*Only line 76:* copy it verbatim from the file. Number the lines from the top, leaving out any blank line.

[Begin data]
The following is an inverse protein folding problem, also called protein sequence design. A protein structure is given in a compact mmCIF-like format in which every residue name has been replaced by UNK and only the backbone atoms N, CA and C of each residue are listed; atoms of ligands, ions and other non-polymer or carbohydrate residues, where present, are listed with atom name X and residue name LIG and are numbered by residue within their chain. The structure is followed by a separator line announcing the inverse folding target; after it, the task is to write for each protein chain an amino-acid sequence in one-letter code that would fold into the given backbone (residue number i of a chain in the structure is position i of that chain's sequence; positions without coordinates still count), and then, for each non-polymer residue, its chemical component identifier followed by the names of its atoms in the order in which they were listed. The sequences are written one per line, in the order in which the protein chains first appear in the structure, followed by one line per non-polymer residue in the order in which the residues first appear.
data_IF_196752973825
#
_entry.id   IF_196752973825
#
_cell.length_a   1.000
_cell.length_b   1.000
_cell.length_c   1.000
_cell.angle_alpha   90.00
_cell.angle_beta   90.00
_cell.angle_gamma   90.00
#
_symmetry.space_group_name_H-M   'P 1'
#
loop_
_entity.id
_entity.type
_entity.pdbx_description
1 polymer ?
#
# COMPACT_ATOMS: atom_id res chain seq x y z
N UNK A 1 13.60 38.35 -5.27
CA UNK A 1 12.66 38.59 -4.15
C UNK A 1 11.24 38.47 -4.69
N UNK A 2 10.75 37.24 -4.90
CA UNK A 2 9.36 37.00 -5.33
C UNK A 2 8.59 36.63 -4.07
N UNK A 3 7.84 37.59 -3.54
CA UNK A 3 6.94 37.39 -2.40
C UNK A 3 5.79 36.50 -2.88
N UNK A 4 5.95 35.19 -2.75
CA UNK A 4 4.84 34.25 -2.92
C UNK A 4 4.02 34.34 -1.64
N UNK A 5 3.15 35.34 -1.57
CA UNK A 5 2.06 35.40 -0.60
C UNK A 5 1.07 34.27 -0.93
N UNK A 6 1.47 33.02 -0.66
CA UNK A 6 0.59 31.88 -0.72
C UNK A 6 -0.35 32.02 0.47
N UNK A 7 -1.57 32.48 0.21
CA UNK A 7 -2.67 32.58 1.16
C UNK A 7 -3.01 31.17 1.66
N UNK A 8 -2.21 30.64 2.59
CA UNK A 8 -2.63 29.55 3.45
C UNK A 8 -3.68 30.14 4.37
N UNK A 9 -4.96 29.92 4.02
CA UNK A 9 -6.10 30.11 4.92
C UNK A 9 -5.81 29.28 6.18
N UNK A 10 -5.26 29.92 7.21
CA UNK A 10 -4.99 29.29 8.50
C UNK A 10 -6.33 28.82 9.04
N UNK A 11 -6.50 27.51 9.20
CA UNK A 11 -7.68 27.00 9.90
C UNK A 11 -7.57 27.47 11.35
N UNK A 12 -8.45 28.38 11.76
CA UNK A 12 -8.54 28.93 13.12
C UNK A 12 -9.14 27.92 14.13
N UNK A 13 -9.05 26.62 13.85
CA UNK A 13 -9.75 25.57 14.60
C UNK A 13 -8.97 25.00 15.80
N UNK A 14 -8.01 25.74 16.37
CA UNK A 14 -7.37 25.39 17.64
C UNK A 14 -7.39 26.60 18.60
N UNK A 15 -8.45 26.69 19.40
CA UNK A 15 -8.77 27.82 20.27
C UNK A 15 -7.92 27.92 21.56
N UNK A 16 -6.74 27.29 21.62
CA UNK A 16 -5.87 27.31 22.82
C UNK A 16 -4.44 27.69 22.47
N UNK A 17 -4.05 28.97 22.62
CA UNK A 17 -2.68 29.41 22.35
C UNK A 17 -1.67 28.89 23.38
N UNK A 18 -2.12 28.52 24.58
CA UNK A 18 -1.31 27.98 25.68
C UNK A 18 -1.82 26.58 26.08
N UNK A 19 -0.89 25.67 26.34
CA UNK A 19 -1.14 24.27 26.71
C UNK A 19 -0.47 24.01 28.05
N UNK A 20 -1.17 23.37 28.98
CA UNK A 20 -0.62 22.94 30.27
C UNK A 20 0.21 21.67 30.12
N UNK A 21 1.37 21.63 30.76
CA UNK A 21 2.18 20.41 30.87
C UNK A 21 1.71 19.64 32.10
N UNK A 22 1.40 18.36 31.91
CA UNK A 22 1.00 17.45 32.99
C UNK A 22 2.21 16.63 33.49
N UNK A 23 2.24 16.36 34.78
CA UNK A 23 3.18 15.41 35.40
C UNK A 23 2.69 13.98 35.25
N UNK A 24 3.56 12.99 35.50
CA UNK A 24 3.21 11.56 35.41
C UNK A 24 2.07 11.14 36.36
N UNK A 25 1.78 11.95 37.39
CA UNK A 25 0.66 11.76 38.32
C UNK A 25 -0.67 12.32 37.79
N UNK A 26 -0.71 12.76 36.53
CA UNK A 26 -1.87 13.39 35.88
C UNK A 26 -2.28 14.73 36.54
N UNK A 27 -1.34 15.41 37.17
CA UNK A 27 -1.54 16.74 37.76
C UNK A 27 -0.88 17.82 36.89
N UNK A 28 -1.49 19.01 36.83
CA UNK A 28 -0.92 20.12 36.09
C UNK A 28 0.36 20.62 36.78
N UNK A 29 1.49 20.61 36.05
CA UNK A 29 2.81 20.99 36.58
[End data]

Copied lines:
N UNK A 19 -0.89 25.67 26.34